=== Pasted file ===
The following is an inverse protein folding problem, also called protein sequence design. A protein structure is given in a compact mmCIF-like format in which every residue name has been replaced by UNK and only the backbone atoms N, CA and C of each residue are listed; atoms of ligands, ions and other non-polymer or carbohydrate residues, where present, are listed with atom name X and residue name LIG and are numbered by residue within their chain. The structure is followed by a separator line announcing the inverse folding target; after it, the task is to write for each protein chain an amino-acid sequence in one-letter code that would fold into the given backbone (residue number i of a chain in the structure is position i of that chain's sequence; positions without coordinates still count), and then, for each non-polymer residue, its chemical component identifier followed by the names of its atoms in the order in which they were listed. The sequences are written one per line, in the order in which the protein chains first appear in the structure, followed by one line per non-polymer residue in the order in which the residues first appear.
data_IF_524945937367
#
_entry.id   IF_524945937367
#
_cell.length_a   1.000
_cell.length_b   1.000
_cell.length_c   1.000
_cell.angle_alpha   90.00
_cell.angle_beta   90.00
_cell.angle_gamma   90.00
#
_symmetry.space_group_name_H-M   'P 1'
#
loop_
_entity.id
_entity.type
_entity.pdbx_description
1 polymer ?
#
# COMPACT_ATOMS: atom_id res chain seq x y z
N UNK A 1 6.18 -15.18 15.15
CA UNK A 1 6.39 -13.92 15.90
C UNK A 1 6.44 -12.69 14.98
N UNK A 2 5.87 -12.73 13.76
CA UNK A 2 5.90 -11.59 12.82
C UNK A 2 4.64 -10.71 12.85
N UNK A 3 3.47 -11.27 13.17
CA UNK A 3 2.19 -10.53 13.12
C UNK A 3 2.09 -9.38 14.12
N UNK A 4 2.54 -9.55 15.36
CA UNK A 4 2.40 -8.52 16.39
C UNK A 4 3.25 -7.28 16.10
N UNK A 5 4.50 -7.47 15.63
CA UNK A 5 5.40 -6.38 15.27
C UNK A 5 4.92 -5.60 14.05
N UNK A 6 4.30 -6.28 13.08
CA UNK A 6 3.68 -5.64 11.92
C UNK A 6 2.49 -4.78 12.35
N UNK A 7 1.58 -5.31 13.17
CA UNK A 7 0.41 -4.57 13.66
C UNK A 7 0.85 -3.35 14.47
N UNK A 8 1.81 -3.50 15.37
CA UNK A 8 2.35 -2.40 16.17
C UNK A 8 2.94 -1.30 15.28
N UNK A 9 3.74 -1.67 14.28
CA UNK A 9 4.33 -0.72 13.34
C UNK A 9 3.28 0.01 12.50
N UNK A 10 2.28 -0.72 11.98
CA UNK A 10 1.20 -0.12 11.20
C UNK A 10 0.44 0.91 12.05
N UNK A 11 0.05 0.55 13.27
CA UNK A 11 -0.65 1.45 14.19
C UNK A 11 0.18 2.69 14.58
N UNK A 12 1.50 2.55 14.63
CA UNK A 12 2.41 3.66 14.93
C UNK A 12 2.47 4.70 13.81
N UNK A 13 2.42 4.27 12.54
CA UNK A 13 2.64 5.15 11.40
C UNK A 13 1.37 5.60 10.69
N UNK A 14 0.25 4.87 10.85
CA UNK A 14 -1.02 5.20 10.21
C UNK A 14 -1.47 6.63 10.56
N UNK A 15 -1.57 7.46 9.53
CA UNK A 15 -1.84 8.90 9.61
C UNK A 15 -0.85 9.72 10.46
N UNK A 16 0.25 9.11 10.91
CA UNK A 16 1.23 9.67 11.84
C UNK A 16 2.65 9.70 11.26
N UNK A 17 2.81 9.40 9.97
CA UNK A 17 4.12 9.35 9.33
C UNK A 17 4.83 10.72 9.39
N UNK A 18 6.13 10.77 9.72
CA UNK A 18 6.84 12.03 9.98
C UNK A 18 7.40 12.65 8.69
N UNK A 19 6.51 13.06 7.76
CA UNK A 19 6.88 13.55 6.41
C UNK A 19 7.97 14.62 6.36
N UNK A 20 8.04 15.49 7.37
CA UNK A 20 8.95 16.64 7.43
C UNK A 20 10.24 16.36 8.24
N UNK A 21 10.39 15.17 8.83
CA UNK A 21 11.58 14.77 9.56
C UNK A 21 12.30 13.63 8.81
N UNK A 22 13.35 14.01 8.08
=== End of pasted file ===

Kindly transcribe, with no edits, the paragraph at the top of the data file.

The following is an inverse protein folding problem, also called protein sequence design. A protein structure is given in a compact mmCIF-like format in which every residue name has been replaced by UNK and only the backbone atoms N, CA and C of each residue are listed; atoms of ligands, ions and other non-polymer or carbohydrate residues, where present, are listed with atom name X and residue name LIG and are numbered by residue within their chain. The structure is followed by a separator line announcing the inverse folding target; after it, the task is to write for each protein chain an amino-acid sequence in one-letter code that would fold into the given backbone (residue number i of a chain in the structure is position i of that chain's sequence; positions without coordinates still count), and then, for each non-polymer residue, its chemical component identifier followed by the names of its atoms in the order in which they were listed. The sequences are written one per line, in the order in which the protein chains first appear in the structure, followed by one line per non-polymer residue in the order in which the residues first appear.